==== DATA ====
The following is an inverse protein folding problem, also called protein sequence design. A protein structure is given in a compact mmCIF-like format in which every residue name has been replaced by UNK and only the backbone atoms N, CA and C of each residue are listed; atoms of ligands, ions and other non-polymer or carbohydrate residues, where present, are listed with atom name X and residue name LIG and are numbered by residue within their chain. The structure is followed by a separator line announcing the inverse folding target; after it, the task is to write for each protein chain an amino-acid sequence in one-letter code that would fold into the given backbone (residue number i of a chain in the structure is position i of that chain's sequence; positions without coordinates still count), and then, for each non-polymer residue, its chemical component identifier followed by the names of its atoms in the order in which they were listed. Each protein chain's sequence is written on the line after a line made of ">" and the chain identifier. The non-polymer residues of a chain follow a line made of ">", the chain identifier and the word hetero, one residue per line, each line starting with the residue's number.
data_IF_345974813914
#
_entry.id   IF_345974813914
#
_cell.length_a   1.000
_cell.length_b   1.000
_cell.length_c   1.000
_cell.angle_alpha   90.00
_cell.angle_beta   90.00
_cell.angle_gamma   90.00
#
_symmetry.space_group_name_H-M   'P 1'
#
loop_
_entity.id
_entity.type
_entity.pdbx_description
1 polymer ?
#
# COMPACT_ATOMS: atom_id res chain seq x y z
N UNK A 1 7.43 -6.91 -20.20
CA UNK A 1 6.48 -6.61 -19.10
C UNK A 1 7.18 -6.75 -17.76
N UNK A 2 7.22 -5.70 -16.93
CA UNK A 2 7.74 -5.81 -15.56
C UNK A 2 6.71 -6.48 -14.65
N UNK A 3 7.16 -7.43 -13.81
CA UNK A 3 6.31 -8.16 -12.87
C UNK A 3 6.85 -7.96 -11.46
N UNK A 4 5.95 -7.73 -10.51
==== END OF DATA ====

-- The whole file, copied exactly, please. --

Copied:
The following is an inverse protein folding problem, also called protein sequence design. A protein structure is given in a compact mmCIF-like format in which every residue name has been replaced by UNK and only the backbone atoms N, CA and C of each residue are listed; atoms of ligands, ions and other non-polymer or carbohydrate residues, where present, are listed with atom name X and residue name LIG and are numbered by residue within their chain. The structure is followed by a separator line announcing the inverse folding target; after it, the task is to write for each protein chain an amino-acid sequence in one-letter code that would fold into the given backbone (residue number i of a chain in the structure is position i of that chain's sequence; positions without coordinates still count), and then, for each non-polymer residue, its chemical component identifier followed by the names of its atoms in the order in which they were listed. Each protein chain's sequence is written on the line after a line made of ">" and the chain identifier. The non-polymer residues of a chain follow a line made of ">", the chain identifier and the word hetero, one residue per line, each line starting with the residue's number.
data_IF_345974813914
#
_entry.id   IF_345974813914
#
_cell.length_a   1.000
_cell.length_b   1.000
_cell.length_c   1.000
_cell.angle_alpha   90.00
_cell.angle_beta   90.00
_cell.angle_gamma   90.00
#
_symmetry.space_group_name_H-M   'P 1'
#
loop_
_entity.id
_entity.type
_entity.pdbx_description
1 polymer ?
#
# COMPACT_ATOMS: atom_id res chain seq x y z
N UNK A 1 7.43 -6.91 -20.20
CA UNK A 1 6.48 -6.61 -19.10
C UNK A 1 7.18 -6.75 -17.76
N UNK A 2 7.22 -5.70 -16.93
CA UNK A 2 7.74 -5.81 -15.56
C UNK A 2 6.71 -6.48 -14.65
N UNK A 3 7.16 -7.43 -13.81
CA UNK A 3 6.31 -8.16 -12.87
C UNK A 3 6.85 -7.96 -11.46
N UNK A 4 5.95 -7.73 -10.51